This is the VOA Special English Economics Report.
United States is already one year into a recession. That was the news this week
from the National Bureau of Economic Research. The downturn is the longest since
a recession that began in nineteen eighty-one and lasted sixteen months.
generally wait for production to shrink for six months in a row before they
declare a recession. But the bureau, a private group, uses a wider set of
information to measure the economy. The news only confirmed what many people
already knew: that the world's largest economy is weak and may not recover
Worsening conditions have led to a big drop in spending,
especially on costly products like new cars. Even Japanese automaker Toyota saw
its sales fall thirty-four percent in the United States in November from a year
heads of Chrysler, Ford and General Motors returned to Congress this week to
again ask for federal aid. Congressional leaders denounced them two weeks ago
after they came in private jets with no clear plans for saving their industry.
This time, the chiefs drove to Washington in
fuel-saving hybrid vehicles. And their companies presented detailed
restructuring plans. The request for aid has risen from twenty-five billion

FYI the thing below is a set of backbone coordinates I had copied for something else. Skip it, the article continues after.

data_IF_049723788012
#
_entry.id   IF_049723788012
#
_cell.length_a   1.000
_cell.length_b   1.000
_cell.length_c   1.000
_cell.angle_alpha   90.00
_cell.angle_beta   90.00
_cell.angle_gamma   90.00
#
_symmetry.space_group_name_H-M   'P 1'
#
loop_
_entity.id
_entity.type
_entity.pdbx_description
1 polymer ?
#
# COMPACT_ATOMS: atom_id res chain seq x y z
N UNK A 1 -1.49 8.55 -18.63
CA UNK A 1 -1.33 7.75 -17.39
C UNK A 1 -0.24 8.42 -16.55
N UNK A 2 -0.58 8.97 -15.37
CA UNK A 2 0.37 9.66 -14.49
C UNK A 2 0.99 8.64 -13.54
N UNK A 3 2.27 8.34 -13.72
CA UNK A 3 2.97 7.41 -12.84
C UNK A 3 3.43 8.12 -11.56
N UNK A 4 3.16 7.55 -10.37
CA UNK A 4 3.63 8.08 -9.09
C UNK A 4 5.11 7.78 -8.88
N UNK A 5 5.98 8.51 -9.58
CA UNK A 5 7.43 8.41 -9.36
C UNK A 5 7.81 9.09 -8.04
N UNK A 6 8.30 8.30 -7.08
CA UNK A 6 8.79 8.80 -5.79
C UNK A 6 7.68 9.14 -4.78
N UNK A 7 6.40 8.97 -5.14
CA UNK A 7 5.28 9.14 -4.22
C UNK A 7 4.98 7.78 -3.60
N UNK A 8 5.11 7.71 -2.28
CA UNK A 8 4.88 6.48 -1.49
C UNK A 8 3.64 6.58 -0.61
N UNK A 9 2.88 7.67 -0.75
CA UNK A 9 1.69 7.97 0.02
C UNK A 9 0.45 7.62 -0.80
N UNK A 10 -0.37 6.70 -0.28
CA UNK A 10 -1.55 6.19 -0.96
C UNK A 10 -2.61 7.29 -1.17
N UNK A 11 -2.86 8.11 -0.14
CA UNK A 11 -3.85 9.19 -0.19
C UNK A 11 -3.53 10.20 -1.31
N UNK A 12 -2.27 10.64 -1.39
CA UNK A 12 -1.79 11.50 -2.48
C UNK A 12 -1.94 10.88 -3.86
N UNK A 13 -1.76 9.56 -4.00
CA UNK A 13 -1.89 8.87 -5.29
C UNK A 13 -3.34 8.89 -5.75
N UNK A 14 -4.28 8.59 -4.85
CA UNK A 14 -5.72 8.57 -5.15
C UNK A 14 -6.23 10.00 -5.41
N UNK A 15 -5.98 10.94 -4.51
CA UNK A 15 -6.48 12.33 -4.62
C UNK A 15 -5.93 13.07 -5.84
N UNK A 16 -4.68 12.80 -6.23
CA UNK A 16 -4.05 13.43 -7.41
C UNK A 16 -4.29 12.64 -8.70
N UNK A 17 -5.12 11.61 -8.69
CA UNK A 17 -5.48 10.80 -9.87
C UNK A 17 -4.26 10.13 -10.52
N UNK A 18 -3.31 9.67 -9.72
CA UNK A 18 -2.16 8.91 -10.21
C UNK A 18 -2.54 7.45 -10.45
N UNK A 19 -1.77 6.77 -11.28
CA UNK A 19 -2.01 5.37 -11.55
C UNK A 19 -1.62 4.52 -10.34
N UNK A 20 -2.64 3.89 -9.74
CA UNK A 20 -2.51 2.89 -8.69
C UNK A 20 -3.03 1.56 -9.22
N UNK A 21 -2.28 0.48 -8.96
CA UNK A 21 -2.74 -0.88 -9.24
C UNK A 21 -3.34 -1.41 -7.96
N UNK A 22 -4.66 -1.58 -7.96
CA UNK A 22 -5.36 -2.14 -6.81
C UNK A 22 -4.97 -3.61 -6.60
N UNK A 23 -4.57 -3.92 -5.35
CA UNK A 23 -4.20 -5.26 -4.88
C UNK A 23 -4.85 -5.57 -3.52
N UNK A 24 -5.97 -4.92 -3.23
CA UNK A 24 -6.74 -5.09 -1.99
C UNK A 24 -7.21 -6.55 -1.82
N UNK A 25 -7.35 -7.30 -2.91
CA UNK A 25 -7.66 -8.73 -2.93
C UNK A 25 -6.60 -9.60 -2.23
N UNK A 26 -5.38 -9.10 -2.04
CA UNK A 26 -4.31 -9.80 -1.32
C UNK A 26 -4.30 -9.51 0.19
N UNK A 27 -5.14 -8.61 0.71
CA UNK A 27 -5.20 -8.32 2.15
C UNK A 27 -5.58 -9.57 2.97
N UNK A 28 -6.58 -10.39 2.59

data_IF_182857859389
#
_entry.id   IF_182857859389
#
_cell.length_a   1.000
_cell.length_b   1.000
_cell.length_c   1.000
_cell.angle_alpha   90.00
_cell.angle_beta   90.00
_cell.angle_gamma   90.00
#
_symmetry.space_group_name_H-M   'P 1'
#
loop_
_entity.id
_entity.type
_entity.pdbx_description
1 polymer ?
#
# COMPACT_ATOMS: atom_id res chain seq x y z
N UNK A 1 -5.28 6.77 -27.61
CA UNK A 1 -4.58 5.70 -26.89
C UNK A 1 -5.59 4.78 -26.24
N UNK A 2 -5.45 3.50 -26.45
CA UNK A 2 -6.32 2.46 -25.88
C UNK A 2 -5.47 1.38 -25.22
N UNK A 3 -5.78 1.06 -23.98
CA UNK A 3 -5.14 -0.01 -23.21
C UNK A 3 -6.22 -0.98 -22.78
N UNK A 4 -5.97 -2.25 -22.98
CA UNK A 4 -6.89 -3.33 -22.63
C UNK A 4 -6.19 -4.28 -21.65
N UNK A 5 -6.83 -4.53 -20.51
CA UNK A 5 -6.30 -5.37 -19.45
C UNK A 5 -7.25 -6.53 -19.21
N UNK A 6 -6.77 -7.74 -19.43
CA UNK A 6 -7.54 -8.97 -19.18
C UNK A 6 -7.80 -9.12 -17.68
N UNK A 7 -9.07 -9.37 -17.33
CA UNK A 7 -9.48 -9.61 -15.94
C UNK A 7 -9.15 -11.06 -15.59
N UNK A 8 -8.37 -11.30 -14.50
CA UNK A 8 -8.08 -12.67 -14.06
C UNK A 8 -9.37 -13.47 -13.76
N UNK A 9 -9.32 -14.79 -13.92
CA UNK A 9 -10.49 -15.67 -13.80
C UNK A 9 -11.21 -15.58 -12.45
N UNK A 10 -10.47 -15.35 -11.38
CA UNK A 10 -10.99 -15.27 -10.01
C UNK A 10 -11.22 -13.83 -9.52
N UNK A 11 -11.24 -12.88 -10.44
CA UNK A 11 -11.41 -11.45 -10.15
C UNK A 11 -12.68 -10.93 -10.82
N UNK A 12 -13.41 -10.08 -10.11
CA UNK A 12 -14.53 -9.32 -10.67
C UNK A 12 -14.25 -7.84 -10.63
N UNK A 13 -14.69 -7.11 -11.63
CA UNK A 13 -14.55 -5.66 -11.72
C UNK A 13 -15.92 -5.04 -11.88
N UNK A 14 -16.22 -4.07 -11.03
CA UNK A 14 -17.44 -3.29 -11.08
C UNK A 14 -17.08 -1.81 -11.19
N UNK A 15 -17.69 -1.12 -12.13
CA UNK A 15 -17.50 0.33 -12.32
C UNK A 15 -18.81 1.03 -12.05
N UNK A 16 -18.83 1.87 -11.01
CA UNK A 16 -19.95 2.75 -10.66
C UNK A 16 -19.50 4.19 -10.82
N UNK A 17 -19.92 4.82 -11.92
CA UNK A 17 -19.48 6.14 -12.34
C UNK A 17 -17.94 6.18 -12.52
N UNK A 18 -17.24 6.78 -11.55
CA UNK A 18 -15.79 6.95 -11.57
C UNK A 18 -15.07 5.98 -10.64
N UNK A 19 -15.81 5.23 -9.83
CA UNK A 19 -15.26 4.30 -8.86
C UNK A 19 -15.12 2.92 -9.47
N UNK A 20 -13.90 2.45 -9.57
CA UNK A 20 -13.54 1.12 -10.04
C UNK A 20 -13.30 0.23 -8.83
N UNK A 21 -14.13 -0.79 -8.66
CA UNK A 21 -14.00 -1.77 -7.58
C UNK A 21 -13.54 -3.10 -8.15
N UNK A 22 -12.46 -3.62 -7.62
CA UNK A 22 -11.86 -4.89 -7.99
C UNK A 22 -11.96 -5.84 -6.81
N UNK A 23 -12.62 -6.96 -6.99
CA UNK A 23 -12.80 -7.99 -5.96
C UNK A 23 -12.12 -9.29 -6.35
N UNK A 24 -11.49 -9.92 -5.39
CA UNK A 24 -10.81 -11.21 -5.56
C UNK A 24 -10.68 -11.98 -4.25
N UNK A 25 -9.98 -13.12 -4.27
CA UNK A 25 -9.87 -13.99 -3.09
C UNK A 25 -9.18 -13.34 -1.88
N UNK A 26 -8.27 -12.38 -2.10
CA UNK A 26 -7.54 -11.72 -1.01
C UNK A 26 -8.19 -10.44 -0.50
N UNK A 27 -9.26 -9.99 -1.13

dollars two weeks ago to thirty-four billion in loans and credit lines.
G.M. wants almost half of that, and says
it needs four billion dollars this month. It warned that without support it
cannot continue to operate.
Ford is in a better position. But the sharing of
suppliers means it could be affected if G.M. or Chrysler fails. Ford is asking
for a nine billion dollar credit line in case it needs it.
is the smallest and most troubled of America's Big Three. It says it needs a
seven billion dollar loan by the end of the month.
Two days of congressional hearings began
Thursday in the Senate Banking Committee. The chairman, Democrat Chris Dodd,
said he would support helping the automakers for the good of the economy. But
the committee's top Republican, Richard Shelby, expressed opposition
to a bailout.
main root of the world financial crisis is the weak housing market in the
United States. The Treasury Department has been under pressure to help troubled
homeowners. Now comes news that the department is developing a plan aimed at
reducing interest rates on mortgage loans for some buyers of homes. That could
be good for homeowners trying to sell.
And that's the VOA Special English Economics
Report, written by Mario Ritter. I'm Steve Ember.